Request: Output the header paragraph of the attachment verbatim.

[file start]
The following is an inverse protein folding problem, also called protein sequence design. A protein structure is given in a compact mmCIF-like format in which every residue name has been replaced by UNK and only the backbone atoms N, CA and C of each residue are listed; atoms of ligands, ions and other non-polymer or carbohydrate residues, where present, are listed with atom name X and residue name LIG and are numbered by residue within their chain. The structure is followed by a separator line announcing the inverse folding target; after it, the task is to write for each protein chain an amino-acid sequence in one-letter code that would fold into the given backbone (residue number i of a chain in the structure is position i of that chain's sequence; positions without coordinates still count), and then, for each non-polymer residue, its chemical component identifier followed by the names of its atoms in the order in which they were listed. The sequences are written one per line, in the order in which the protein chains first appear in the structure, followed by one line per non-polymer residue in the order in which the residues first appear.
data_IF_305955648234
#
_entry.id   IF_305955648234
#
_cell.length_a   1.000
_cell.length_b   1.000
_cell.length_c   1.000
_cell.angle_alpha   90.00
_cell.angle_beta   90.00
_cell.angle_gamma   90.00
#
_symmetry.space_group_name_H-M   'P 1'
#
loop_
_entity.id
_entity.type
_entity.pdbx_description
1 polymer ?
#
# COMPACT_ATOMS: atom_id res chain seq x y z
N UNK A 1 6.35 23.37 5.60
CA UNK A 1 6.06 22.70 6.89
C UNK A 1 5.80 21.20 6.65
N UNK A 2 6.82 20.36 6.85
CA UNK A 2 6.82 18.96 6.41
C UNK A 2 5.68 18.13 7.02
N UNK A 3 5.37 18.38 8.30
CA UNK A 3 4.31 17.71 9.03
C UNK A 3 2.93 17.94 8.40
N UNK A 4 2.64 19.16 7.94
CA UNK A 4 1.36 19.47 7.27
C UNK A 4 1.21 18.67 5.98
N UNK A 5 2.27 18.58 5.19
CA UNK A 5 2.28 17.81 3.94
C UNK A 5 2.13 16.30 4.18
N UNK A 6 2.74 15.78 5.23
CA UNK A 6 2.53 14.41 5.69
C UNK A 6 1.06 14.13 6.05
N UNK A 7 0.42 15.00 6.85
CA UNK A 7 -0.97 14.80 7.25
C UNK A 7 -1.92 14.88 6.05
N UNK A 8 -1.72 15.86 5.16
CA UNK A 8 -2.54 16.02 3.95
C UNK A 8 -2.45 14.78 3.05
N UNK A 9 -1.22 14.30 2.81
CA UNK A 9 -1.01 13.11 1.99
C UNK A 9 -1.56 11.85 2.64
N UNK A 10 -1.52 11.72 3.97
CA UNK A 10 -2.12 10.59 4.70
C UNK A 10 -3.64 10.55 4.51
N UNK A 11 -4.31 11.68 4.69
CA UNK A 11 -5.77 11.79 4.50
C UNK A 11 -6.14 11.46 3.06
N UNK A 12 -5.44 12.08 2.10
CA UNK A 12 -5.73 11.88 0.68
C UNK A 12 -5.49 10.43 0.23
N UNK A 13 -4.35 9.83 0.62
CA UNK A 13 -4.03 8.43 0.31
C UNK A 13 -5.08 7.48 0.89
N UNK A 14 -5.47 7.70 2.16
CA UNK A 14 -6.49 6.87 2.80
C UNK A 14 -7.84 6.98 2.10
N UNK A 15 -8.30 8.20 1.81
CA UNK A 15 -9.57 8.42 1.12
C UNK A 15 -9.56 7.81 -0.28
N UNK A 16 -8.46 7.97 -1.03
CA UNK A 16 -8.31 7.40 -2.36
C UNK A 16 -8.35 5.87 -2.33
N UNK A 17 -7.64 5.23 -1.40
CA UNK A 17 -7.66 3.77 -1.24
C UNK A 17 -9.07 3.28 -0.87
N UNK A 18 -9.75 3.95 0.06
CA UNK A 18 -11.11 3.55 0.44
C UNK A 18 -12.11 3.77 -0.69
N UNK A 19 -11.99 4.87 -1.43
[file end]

The following is an inverse protein folding problem, also called protein sequence design. A protein structure is given in a compact mmCIF-like format in which every residue name has been replaced by UNK and only the backbone atoms N, CA and C of each residue are listed; atoms of ligands, ions and other non-polymer or carbohydrate residues, where present, are listed with atom name X and residue name LIG and are numbered by residue within their chain. The structure is followed by a separator line announcing the inverse folding target; after it, the task is to write for each protein chain an amino-acid sequence in one-letter code that would fold into the given backbone (residue number i of a chain in the structure is position i of that chain's sequence; positions without coordinates still count), and then, for each non-polymer residue, its chemical component identifier followed by the names of its atoms in the order in which they were listed. The sequences are written one per line, in the order in which the protein chains first appear in the structure, followed by one line per non-polymer residue in the order in which the residues first appear.